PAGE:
‘Thank you, Jink!’ Jawanza gave a nod of his giant head. The basic fabric didn’t reveal the orator, but it contoured his shape. He hoped it would assure everyone that he was indeed there and that the show would go on.

 

All cheered, except for one. ‘What if it’s not really him?’ a sceptical wellwisher in the midst of the crowd wondered.

 

‘Who else would it be?’ someone nearby countered.

 

‘It could be anyone,’ someone a little further back remarked.

 

‘The words appear only to him. No one else can reveal worlds.’

 

‘It’s definitely Jawanza,’ someone from the front assured. ‘Jink saw him before offering her cloak.’

 

‘He’s wearing Jink’s cloak,’ someone called out for those in the back to hear. The message found its way through the crowd. All it took was one person to mishear it for the message to get lost.

 

‘The cloak’s jinxed!’

‘The orator’s jinxed!’

‘The reading’s jinxed!’

‘The worlds are jinxed!’

 

The rumour didn’t reach all the wellwishers but most who heard it passed on their worries. Some believed, some didn’t, but it still grew strong enough to alter the collective mood.

 

Oblivious to the spreading concerns, holding the script high the orator followed Jink down into the crowd. Jink swept a path through wellwishers and they made their way towards the grand amphitheatre.

 

‘Speak loud and clear!’ someone who hadn’t heard the rumour shouted.

 

‘I shall!’ Jawanza answered.

 

‘Make us feel like we’re there!’

 

‘I shall!’

 

Enjoy the reading, Orator!’

 

‘I shall!’

 

‘Don’t worry about the jinx!’ said someone who had heard the rumour.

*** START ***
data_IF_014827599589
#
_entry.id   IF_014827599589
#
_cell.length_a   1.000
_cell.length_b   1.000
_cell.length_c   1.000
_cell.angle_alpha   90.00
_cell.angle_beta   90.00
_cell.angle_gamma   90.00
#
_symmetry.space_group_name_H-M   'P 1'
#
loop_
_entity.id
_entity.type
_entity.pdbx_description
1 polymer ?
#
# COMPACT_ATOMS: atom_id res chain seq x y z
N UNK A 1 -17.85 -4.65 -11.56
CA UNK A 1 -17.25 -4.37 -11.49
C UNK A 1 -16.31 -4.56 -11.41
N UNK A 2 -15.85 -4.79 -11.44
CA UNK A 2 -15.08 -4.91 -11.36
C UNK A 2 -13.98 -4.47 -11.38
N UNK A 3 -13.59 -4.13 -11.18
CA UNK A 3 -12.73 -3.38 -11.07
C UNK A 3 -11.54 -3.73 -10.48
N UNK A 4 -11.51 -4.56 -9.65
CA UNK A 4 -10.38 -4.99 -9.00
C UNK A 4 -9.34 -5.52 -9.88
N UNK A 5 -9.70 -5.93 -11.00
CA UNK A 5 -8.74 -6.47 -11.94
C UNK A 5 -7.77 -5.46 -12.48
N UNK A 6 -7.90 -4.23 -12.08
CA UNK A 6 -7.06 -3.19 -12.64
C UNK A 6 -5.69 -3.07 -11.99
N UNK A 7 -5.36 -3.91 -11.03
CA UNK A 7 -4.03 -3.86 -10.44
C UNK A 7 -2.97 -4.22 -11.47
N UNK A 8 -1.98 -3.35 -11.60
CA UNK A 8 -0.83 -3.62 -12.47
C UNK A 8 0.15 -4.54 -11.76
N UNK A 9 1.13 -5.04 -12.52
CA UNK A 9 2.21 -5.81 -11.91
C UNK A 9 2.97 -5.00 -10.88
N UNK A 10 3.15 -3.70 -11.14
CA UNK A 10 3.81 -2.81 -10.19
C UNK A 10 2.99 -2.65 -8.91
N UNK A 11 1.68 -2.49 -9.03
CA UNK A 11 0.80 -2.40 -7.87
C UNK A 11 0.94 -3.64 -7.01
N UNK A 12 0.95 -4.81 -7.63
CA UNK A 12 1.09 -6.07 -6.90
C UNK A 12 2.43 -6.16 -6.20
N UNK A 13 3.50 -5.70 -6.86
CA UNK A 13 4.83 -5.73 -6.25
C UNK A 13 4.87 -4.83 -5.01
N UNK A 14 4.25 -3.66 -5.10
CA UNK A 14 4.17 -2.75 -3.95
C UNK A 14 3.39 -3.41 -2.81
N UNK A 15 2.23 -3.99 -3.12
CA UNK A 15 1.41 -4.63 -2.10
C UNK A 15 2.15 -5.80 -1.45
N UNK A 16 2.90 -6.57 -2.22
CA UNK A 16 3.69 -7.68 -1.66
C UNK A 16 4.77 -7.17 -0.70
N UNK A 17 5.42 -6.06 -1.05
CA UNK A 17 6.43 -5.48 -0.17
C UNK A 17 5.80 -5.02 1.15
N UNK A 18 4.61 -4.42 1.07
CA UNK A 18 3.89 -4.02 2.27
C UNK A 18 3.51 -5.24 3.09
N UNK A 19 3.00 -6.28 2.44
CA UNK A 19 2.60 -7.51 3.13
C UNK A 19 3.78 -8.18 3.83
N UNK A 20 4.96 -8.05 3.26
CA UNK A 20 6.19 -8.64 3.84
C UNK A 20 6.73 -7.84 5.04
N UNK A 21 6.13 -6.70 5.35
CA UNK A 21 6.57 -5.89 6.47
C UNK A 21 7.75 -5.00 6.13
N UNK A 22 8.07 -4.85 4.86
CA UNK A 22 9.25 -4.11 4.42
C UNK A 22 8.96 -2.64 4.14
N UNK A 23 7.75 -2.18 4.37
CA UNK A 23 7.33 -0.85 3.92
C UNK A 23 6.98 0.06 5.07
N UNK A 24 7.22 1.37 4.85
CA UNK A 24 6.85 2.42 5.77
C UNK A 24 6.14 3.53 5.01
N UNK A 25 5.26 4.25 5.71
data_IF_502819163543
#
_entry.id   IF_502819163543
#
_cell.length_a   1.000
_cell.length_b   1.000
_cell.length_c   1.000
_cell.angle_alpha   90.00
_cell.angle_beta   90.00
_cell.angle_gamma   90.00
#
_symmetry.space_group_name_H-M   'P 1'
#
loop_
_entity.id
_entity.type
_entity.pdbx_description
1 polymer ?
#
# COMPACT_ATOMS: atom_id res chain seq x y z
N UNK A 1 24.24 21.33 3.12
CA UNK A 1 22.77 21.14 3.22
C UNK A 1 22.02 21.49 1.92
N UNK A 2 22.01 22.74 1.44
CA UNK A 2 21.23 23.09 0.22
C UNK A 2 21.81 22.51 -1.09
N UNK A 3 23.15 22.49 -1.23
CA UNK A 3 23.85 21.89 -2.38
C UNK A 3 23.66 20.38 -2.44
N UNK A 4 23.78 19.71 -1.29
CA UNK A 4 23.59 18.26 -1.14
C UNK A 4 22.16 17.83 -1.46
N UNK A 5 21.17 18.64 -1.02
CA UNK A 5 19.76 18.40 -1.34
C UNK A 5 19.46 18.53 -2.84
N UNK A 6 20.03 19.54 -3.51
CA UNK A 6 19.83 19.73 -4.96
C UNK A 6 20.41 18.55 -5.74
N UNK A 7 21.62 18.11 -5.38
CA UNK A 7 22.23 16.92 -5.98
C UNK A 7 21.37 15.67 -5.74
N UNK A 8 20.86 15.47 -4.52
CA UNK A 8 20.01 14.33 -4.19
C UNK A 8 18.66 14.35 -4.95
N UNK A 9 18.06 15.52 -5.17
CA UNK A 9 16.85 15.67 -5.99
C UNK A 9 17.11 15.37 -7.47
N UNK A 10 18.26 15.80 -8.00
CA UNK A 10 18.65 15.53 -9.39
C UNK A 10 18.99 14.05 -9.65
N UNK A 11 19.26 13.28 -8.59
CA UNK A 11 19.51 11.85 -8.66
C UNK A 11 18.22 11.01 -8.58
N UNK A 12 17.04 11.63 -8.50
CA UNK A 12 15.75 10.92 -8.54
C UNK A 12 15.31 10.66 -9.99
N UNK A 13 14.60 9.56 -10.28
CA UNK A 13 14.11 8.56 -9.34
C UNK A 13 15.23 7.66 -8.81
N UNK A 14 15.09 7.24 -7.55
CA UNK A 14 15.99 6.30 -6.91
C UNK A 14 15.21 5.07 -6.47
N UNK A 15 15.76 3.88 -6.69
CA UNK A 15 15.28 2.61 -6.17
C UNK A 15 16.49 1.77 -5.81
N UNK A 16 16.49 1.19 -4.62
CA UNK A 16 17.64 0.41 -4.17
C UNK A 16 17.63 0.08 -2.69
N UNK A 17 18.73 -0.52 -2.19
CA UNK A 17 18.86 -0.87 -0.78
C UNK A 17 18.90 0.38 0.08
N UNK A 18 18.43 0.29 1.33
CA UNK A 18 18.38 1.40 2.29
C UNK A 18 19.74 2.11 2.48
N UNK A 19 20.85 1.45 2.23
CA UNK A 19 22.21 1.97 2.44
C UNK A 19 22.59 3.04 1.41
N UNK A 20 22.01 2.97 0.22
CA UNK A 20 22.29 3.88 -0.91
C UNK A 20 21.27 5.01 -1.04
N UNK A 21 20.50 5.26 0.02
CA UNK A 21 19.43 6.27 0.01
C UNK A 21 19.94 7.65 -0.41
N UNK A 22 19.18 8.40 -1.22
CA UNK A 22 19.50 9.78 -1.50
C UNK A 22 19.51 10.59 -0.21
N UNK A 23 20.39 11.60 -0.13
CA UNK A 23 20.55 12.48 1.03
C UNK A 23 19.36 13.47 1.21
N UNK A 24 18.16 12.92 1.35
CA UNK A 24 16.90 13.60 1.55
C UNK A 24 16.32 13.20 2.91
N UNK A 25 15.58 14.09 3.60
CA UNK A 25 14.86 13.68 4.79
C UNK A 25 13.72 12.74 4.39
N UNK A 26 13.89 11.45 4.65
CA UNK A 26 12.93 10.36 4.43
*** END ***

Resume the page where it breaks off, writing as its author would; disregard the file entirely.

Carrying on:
‘Pardon?’ Jawanza heard the comment but it didn’t register.

 

‘It’s probably not true!’ said another worrier.

 

His smile fading, the orator’s face registered confusion. What was going on?! He stopped and frowned. ‘What isn’t true?’ Pushed along, he heard no reply and let it go until someone else called out.

 

‘Everything’s going to be okay!’

 

His frown returned. This wasn’t wellwishing! It was reassurance! The lack of smiles on faces worried him. Frowns were many, jumps of joy were few.

 

Jink also noticed the gloom. For the reading to go well, getting the orator away from wishes other than the wellbeing sort was vital. Instead of gliding through an accommodating crowd, she pushed through a distracted one. At the tall iron doors of the backstage entrance, she turned a large ornate key in the lock then ushered the orator through. Following him inside, she closed the door which muted the bad mood and left them facing a long, white corridor.

 

In keeping with tradition, Jawanza silently followed Jink down the corridor to a plain white door. Jink stood aside giving him a moment which he used to steady breath and empty mind. It almost worked. His mind kept going to the wellwishers outside the amphitheatre that had offered reassurance instead of encouragement. If they thought there was a problem, it was a worry. His fist tightened around the rolled parchment. Closed eyes open, he turned to Jink and asked, ‘Will it go well?’ Concern dulled his voice.

 

Standing calm and sturdy Jink faced Jawanza. ‘You have never failed to bring the worlds to life and entertain the spectators before and you won’t now!’ It took more than worry and doubt to break Jink’s cheerful will and Jawanza was easily appeased.

 

Jink held the closed stage door by its edge. ‘Are you ready?’

 

With one last long breath, Jawanza nodded. Jink swung open the door and Jawanza stepped through.